So who is this weirdo who finds something to empathize with in automation? Is he obsessive-compulsive? Does he spend his day washing his hands over and over again? Recently, I became interested in the relationships network and software artists had with the programming languages they knew. In true democratic netizen fashion, I sent a survey out to a few email lists--most notably the Rhizome list, Netbehaviour, Webartery and Wryting. What I got back reads (perhaps not surprisingly, since we're talking about something as intimate as one's relationship with language, whether that language compiles or not) as strangely personal, confessional even. Of course, when one of the questions in a survey is "Have you ever dreamed in code?" you can't expect institutional responses.

To the query, "Does each programming language imply an ontology?", Francis Hwang, Rhizome's Director of Technology, points out that "...under the surface in OO design...these debates (are) raging. People in stricter typing languages (C++, Java) tend to believe that you need to set up this deep forest of Platonic types before you can write a single line of code. We dynamic folks (Ruby, Smalltalk) are much more likely to believe that types are practical and provisional, but have no reality behind them. You discover types as you need them, and you discard them if you think they're no longer relevant to your task(LaCook, 2004)" Francis outlines here the differences in variable declaration procedures in programming languages; some languages require a variable to be declared, and tied to a specific data-type(text, number, true/false polarity), before it can be used; others will treat a variable as a less-than-definite entity, easily converted from one data-type to another. Strict languages
do seem to be more Platonic, more dependent on transcendent "categories," than, say, Flash's ActionScript, an interpreted language that pretty much trusts the programmer to know what kind of data she is working with, and that she knows what to do with it. Or, as multimedia artist and poet Dan Waber answers:"...some ideas are sonnet shaped, some ideas are rondeau shaped, some ideas are free verse shaped."

One factor in the relationship between artists and programming languages that always fuels fiery debate is whether or not the language in question is open source. To create interactive Flash objects, for example, one must buy Macromedia's product; not only that, but programmers have no access to ActionScript's core engine, can't modify it to suit their whims. A language like PHP, on the other hand, is a free download, and programmers are encouraged to modify it. Would artists particular about the politics of art and social critique frown on proprietary technologies?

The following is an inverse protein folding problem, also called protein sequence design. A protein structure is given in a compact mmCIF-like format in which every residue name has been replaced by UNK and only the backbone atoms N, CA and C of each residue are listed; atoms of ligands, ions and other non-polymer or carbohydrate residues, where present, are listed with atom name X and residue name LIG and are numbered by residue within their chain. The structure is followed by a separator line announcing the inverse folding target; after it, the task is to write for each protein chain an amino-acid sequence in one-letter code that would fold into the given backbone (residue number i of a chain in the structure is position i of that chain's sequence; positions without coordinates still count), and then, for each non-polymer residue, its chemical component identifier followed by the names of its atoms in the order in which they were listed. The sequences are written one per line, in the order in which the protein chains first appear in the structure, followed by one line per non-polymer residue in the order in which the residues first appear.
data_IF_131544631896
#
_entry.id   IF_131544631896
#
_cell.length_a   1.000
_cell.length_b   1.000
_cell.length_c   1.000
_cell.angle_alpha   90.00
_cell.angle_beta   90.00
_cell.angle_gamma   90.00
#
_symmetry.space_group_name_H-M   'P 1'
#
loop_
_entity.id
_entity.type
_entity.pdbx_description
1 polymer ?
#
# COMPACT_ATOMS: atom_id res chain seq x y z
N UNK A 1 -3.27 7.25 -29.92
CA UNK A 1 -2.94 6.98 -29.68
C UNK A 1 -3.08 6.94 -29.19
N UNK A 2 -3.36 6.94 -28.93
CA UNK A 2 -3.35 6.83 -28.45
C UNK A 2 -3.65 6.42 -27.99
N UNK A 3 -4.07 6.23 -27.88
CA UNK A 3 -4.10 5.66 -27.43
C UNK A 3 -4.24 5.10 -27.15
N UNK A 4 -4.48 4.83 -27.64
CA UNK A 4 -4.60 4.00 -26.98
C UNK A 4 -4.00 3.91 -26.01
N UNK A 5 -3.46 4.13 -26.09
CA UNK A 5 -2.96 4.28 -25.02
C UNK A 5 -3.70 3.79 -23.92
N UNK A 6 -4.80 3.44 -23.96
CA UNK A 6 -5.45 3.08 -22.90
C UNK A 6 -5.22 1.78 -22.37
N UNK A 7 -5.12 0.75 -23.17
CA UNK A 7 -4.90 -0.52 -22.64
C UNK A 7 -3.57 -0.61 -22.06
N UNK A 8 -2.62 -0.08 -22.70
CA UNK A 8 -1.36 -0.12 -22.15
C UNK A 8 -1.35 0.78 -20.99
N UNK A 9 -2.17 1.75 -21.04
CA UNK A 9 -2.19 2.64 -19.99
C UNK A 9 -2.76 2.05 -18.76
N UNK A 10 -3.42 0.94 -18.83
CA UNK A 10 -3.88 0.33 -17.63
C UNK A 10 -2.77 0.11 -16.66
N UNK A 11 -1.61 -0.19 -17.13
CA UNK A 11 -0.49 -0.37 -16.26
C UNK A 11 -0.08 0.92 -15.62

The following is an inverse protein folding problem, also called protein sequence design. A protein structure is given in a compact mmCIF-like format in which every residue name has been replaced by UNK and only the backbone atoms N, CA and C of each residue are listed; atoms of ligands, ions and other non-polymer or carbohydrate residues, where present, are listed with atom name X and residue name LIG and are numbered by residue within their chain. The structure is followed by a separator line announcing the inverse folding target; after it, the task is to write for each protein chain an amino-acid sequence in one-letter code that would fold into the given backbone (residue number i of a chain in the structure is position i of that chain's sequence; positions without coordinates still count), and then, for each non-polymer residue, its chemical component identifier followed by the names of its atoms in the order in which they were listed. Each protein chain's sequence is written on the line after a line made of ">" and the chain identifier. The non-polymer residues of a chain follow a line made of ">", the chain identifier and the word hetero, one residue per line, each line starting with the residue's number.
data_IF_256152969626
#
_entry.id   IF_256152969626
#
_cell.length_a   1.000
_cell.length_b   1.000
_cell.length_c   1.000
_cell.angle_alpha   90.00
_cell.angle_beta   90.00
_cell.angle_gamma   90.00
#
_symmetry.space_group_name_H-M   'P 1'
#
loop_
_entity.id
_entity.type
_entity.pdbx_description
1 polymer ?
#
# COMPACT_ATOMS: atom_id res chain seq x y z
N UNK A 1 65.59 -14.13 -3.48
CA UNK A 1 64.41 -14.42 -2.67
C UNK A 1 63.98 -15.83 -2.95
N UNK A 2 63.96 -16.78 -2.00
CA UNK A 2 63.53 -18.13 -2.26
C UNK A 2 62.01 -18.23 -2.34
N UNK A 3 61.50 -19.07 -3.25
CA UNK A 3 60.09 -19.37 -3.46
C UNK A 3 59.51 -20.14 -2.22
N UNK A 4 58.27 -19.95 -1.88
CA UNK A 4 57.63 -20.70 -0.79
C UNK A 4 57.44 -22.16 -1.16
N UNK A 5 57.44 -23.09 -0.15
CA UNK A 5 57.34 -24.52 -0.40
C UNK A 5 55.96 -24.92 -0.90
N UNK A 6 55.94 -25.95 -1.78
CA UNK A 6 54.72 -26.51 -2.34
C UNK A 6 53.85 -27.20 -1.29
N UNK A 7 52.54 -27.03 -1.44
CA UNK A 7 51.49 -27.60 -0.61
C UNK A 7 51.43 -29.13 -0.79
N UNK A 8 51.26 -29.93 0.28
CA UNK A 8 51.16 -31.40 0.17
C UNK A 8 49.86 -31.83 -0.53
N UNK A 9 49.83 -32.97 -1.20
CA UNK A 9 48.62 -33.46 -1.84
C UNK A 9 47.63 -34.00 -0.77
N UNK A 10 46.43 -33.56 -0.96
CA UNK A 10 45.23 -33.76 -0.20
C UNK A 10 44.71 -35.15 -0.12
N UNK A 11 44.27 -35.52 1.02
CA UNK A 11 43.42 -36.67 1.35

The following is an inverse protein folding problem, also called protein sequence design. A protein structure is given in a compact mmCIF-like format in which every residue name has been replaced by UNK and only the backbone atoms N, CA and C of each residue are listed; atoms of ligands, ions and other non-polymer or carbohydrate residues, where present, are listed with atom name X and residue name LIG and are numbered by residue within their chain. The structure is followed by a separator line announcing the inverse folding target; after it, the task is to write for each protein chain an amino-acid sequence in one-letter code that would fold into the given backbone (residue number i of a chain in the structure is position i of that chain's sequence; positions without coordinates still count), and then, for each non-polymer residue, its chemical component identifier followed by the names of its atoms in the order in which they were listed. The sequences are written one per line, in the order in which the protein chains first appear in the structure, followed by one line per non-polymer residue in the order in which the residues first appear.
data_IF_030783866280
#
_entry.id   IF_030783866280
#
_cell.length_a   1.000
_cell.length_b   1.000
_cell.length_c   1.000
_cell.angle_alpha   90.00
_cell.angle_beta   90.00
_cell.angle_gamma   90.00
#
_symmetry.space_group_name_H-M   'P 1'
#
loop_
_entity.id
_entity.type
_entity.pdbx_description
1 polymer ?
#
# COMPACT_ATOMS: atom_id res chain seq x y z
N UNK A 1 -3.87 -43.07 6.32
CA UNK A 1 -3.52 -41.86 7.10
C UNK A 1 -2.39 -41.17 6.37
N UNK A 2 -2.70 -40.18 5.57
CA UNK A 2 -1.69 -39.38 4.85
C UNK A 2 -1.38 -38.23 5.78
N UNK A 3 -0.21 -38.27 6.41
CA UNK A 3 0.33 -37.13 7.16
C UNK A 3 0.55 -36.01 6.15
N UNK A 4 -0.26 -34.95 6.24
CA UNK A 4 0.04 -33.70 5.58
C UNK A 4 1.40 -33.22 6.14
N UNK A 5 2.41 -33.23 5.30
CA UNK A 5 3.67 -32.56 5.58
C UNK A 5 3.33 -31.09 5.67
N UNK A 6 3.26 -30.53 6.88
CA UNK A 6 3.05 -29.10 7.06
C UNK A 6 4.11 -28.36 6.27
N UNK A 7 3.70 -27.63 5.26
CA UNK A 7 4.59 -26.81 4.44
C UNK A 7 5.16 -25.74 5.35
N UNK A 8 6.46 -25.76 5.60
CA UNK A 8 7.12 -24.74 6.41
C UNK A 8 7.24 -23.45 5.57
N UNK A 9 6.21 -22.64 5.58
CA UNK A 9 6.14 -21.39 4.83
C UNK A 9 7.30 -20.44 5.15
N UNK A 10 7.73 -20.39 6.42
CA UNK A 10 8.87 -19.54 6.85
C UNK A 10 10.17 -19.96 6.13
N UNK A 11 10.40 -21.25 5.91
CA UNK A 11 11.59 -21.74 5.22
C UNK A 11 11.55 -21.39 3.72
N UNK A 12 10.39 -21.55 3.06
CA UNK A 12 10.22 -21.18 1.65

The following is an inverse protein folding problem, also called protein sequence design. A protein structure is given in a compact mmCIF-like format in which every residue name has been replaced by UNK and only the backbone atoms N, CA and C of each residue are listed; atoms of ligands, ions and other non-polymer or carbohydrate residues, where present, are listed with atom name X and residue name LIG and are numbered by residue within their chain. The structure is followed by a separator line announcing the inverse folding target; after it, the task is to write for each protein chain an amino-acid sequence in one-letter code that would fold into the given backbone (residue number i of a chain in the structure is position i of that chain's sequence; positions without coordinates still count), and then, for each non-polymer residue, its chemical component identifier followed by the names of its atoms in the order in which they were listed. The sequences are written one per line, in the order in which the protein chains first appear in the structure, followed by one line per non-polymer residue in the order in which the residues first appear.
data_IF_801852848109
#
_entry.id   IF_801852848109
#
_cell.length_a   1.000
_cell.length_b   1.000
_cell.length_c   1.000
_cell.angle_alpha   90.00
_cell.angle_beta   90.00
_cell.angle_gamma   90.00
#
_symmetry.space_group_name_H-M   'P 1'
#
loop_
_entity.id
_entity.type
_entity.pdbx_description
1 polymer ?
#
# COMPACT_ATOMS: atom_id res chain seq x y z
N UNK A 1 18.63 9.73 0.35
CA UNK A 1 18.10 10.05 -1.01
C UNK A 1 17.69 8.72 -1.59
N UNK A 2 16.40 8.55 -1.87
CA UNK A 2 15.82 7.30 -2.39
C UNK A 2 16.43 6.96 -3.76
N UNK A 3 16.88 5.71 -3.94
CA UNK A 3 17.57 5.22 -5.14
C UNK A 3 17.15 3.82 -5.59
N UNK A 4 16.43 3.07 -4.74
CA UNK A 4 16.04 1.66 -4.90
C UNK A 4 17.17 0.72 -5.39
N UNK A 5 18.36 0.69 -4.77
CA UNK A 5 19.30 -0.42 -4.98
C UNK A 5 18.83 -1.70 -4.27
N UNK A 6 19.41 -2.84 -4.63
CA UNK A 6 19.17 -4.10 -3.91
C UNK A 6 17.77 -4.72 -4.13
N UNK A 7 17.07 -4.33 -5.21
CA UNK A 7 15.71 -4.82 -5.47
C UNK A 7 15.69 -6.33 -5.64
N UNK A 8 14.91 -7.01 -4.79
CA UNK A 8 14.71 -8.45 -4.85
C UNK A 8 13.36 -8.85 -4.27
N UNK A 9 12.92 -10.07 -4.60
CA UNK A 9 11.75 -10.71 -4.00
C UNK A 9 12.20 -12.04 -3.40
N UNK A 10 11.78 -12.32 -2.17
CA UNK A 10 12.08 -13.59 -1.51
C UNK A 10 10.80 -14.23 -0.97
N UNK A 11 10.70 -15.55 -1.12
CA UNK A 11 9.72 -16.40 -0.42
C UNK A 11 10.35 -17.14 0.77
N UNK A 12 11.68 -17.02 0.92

" I don't choose my paint based on political

ideas." Dutch artist Jan Robert Leegte replied curtly. But Jessica Gomula was quick to point out one of the advantages of open source code: "I would never have had the opportunity to learn if tutorials and

resources were not available online and if other programmers had not posted

their source-code as examples."

Gomula also outlined the very fundamental difference between networked/algorithmic art objects and more familiar media. "Once it is interactive the artist loses control over the exact

_expression of an experience," she explained. "But by programming specific response and

avenues into the piece, the overall experience is still highly guided.

Coding it is one of the only ways to introduce a non-linear experience,

which I believe adds an important element to art, as the idea of the

non-linear experience, stemming from web use, is a paradigm that has yet to

reach it's fullest _expression."

Just to confirm that I wasn't imagining things, and that indeed the execution of code could provide some rare personalities with pleasure, I also asked if it were true that one could code catharsis, could introduce into an artwork some automation that reaches the user on a more intuitive, subjective level. Dan Waber took umbrage: "To me, the answer to this is so obviously 'yes' that I am compelled to ask you: what makes you think a coded art object might be inherently incapable of producing catharsis in the user?" Net poet and theorist Alan Sondheim completely dissolved the art object in his response. "I'm not sure what 'art object' is." He wrote, "...anything can produce anything depending on the content..." And artist-programmer Rob Myers cut to the chase as far as human subjectivity and automated objectivity go. "Yes. I wrote a small script to print "I am drunk" repeatedly the other night. It was very cathartic."

A compiled text of the responses to the Programming Survey can be seen at http://www.lewislacook.com/programmingSurvey .

Questioning the ability of code to produce empathy and catharsis in end users will, as time goes on, become a pointless activity. "In a world where artists use software to write software that will be seen via other software, questions about the 'aesthetics of the code' become a symptom of not being able to see the wood for the trees." Richard Wright asserts in the latest issue of Mute. "Programming is not only the material of artistic creation, it is the context of artistic creation(Wright, 2004)." That is, the subject of code is surrounded by code. When Francis Hwang wrote about the Platonism of strictly-typed languages, he could just as well have been referencing the longing artists and theorists often feel when confronted with algorithmic art objects. A desire for the transcendent, for immanence; basking in the mediation that is algorithmic reality. And hasn't art always been mediation?



Works Cited

Borevitz, Brad. Super-Abstract: Software Art and the Redefinition of Abstraction. Graduate Thesis. 2002

LaCook, Lewis. Programming Survey distributed to list-servs (Rhizome, Netbehaviour, Webartery, Wryting). 2004.

Paul, Christiane. CODeDOC http://www.whitney.org/artport/commissions/codedoc/index.shtml 2002

Tuulipana, Paul. On Network Art. http://art.paultulipana.net/ 2001-2002.

Wright, Richard. Software Art After Programming. Mute, Issue 28. 2004.


Lewis LaCook -->http://www.lewislacook.com/

XanaxPop:Mobile Poem Blog-> http://www.lewislacook.com/xanaxpop/